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Monday, July 18
• Stinting to Survive in the Sahel Region of West Africa: Damilola Banjo tells the story of a 57-year-old farmer, Kimba Abdou, whose family and community in the Tillabéri region of western Niger have been rocked by a triple whammy of terrorist attacks, rising gas and grain prices and international aid being diverted from the Sahel and other vulnerable regions to the war in Ukraine.
• Spokesperson’s briefing: It was Nelson Mandela International Day (and his birthday), and the General Assembly held an event to celebrate the first South African president, from 1994-1999, marking the first in-person commemoration for Mandela Day since 2019. The keynote address (below) was delivered by Prince Harry, the Duke of Sussex; his wife, Meghan, the Duchess of Sussex, also attended. “Let’s talk with our children about what he stood for,” the duke said. “Let’s seek out what we have in common, empower all people to reclaim our democracies, and harness the light of Mandela’s memory to illuminate the way forward.”
• UN experts called for accountability in the Melilla massacre, in which at least 23 Africans were killed in attempting to cross the Spanish-Moroccan border in Melilla, a Spanish enclave in North Africa. (Our report on the massacre.)
Tuesday, July 19
• Will It Be a Technocrat or an Advocate? The Search for a New UN Human-Rights Chief Is Underway: As Guterres searches for a new human-rights commissioner to succeed Michelle Bachelet of Chile, Ben Donaldson and Enyseh Teimory argue, as UN experts at the London-based UNA-UK organization, for a strong advocate of human rights to be appointed to counter the trend of mounting rights abuses worldwide. The person is supposed to start in the role, based in Geneva, on Sept. 1. The essay was reposted on the UNA-UK website.
• Spokesperson’s briefing: The Security Council held an open debate on the annual report on children and armed conflict. Virginia Gamba, the special representative for the UN office on the matter, said her office verified nearly 24,000 “grave violations” in 2021, with more than 19,000 child victims. The head of Unicef, Catherine Russell, also briefed.
• Ghulam Isaczai of Afghanistan is the new deputy special representative for the UN’s Iraq assistance mission (Unami) and resident/humanitarian coordinator. He succeeds Irena Vojackova-Sollorano of Germany. Isaczai was Afghanistan’s ambassador to the UN in New York City before the Taliban takeover of his country in August 2021. The Afghan mission to the UN is currently led by the chief of mission. Last year, Taliban leaders requested to have their own representative to the UN but the UN credentials committee refused to oblige.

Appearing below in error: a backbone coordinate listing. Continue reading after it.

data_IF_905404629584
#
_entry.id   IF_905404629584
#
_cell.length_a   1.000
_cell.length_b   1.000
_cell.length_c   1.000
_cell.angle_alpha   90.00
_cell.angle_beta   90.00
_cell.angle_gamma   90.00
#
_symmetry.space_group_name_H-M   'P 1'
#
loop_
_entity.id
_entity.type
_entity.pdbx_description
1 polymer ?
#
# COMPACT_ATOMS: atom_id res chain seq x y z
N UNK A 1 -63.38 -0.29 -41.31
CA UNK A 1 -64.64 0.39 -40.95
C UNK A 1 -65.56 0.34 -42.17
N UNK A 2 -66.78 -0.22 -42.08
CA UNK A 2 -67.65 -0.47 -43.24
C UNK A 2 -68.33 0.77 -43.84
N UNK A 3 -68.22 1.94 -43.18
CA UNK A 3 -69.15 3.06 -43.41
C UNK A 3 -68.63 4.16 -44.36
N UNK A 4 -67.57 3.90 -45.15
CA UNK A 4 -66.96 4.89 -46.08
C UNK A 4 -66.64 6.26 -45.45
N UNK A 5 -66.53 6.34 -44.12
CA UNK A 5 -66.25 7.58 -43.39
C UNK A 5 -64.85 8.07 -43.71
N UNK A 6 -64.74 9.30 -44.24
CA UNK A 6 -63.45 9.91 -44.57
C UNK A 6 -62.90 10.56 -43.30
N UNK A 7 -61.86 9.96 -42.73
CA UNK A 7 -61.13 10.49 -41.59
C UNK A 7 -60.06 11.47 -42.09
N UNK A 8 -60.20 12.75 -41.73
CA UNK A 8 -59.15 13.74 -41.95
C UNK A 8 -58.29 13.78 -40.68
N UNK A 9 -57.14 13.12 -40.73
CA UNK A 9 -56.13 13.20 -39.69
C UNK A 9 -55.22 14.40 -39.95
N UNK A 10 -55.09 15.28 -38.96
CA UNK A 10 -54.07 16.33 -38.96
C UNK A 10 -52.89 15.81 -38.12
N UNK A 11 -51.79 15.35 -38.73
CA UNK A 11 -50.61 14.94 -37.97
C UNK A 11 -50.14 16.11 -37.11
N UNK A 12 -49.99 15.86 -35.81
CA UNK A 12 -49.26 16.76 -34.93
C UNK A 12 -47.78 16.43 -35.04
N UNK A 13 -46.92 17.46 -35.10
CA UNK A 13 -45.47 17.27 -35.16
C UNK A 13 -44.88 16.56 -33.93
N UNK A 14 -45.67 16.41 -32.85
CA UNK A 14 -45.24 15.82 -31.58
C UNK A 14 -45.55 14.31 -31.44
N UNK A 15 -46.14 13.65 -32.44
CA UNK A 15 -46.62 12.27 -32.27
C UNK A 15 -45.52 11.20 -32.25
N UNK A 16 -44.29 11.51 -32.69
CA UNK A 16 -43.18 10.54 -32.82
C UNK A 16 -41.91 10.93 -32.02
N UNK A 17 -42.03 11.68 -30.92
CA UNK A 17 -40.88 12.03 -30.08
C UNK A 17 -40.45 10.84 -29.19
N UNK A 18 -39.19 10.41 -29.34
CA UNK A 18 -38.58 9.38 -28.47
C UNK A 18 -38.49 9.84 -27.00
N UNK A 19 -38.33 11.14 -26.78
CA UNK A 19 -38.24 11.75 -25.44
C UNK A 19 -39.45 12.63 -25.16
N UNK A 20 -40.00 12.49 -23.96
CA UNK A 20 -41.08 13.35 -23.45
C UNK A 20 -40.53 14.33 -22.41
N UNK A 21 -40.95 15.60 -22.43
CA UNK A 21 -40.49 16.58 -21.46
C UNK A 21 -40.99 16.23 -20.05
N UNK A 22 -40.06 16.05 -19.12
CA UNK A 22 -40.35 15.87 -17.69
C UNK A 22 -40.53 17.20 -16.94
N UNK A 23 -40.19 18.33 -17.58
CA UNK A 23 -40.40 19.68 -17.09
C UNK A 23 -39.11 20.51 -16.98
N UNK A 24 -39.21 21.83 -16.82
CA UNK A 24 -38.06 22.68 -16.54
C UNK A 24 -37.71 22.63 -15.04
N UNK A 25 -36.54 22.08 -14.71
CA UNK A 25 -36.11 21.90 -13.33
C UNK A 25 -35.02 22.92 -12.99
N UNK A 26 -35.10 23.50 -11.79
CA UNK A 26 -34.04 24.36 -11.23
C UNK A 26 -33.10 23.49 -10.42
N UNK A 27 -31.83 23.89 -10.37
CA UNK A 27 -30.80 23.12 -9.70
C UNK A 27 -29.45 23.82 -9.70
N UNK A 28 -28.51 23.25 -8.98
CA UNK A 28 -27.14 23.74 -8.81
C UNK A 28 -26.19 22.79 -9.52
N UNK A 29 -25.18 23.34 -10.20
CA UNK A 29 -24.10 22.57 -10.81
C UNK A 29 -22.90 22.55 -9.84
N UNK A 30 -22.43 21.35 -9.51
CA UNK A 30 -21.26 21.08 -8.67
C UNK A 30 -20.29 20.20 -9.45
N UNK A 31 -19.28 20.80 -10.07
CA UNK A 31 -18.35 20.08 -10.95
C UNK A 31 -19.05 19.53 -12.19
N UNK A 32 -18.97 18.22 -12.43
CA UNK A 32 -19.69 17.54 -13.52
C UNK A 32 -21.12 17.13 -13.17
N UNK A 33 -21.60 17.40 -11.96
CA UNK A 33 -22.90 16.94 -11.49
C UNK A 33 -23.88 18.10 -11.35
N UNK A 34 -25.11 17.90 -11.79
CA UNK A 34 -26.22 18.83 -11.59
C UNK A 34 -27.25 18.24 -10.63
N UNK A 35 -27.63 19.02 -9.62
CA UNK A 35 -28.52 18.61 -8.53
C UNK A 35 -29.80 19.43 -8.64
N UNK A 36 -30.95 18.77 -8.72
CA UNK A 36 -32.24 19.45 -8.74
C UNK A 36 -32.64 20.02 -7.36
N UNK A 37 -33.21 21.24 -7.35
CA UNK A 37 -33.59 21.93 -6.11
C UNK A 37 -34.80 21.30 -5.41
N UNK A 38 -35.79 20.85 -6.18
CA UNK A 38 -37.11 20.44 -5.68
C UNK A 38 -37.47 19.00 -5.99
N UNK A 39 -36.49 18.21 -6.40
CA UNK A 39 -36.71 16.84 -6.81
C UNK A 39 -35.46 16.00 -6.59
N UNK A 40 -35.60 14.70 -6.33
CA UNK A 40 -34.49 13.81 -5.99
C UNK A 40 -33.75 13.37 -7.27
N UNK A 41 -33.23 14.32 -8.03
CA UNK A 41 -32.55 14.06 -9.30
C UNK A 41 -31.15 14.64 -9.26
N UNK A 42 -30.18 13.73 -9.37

Wednesday, July 20
• Russia’s War on Ukraine Is Diverting Donor Money From Other Global Crises, UN Expert Says: Fatoumata Lejeune-Kaba, a communications officer for the UN high commissioner for refugees in Africa, shares with PassBue’s Damilola Banjo the funding complexities facing the office of the high commissioner, Filippo Grandi, and the UN Refugee Agency as major donors funnel aid to Ukraine, ignoring other global crises and leading to huge gaps in humanitarian work.
• Spokesperson’s briefing: Deputy Spokesperson Farhan Haq was asked about Mali, where Olivier Salgado, the spokesperson for the UN peacekeeping mission (Minusma) was declared persona non grata this week by the junta government and asked to leave the country in 72 hours (he happened to be on leave at the time), just days after the arrest of 49 Ivorian soldiers who arrived to provide standard technical support to Ivorian peacekeepers in Minusma. Haq said that UN personnel were not bound by the doctrine of persona non grata because it is contrary to the UN Charter. He added that UN headquarters and Minusma were taking “appropriate measures” to resolve the matter. Our related, exclusive story on the Malian government’s blocking of peacekeeping-troop rotations. [Update, July 22: The UN peacekeeping chief, Jean-Pierre Lacroix, will travel to Mali from July 24-28]
Thursday, July 21
• Spokesperson’s briefing: Guterres is traveling to Istanbul to actualize an agreement to get Ukrainian grains and Russian fertilizer and foodstuffs onto global markets. “What we are trying to do is have an agreement that would allow for Ukrainian and Russian food and fertilizer to reach global markets,” Haq said. “As you know, we’ve pointed out for many months how serious the food crisis around the world is, and this is a large component of that crisis.” (See video above to watch Guterres’s speech in Istanbul.)
Friday, July 22
• Spokesperson’s briefing: In Burundi, the UN emergency relief coordinator, Martin Griffiths, has allocated $1 million from the Central Emergency Response Fund to help 340,000 people in areas affected by Rift Valley fever. The money will go toward projects controlling the spread of the disease. Rift Valley fever primarily affects livestock, which accounts for 14 percent of the country’s GDP.
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Damilola Banjo is a staff reporter for PassBlue. She has a master’s of science degree from the Columbia University Graduate School of Journalism and a B.A. in communications and language arts from the University of Ibadan, Nigeria. She has worked as a producer for NPR’s WAFE station in Charlotte, N.C.; for the BBC as an investigative journalist; and as a staff investigative reporter for Sahara Reporters Media.